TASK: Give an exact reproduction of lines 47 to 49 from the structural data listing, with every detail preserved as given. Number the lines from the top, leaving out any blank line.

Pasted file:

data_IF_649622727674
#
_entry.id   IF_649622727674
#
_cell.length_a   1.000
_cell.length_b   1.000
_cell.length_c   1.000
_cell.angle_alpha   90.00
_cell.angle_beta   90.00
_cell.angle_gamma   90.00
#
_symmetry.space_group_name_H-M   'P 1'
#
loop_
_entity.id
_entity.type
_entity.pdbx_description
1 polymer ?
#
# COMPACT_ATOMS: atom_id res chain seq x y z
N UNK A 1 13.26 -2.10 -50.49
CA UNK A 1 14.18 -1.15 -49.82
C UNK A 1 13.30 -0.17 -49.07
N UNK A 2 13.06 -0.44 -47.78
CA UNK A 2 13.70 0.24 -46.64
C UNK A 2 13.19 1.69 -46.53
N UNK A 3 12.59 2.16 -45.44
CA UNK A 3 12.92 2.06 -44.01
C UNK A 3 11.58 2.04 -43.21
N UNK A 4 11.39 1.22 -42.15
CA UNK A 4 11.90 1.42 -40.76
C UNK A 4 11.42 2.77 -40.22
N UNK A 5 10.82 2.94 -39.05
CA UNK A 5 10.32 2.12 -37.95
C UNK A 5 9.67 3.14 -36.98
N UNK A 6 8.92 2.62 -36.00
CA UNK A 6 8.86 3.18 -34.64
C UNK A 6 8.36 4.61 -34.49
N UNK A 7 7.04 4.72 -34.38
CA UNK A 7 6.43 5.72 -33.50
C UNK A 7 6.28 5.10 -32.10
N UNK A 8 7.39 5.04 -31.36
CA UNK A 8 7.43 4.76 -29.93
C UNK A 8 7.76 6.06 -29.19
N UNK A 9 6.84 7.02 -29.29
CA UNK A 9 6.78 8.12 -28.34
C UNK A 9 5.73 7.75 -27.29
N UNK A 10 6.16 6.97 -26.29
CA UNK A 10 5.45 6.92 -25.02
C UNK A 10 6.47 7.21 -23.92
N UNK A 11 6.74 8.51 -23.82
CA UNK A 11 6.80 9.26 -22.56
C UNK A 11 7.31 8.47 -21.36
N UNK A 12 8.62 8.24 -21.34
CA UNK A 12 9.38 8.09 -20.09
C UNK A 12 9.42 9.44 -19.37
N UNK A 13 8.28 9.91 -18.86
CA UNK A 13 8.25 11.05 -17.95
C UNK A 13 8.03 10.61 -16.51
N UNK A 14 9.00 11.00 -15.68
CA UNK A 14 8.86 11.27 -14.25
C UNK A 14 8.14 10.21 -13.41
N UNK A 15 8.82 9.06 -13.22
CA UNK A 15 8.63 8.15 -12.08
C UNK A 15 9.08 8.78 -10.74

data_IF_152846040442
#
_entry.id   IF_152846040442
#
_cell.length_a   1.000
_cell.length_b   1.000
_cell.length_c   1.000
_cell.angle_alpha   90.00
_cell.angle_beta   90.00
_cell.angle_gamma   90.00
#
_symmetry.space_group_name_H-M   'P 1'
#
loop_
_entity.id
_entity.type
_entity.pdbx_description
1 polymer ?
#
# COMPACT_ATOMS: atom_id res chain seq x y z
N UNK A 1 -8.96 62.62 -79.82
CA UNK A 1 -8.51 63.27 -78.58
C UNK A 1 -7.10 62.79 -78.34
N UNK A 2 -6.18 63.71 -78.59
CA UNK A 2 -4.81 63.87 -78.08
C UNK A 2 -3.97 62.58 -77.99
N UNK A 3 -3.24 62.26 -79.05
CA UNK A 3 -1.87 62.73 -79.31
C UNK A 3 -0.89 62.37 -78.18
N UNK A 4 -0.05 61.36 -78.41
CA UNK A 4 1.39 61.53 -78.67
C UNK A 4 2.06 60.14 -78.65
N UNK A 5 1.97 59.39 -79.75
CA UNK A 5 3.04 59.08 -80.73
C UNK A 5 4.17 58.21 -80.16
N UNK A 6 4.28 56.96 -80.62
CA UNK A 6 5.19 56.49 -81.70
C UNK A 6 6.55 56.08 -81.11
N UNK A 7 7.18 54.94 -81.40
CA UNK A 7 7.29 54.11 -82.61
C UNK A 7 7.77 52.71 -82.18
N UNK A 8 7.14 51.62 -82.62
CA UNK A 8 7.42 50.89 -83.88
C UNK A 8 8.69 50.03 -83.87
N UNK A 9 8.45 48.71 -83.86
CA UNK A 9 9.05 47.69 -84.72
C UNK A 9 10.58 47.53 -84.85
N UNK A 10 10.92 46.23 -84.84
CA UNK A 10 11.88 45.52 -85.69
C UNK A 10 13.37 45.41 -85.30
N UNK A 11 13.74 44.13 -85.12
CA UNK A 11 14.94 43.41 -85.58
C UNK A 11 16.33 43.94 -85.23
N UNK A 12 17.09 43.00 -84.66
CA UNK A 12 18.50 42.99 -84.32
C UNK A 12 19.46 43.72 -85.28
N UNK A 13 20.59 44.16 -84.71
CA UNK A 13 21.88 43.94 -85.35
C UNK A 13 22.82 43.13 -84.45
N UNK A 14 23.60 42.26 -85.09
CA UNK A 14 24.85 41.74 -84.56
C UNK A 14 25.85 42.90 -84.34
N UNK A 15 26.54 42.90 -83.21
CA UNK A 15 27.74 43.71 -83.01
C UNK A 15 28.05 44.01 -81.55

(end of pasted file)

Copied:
C UNK A 9 5.73 7.75 -27.29
N UNK A 10 6.16 6.97 -26.29
CA UNK A 10 5.45 6.92 -25.02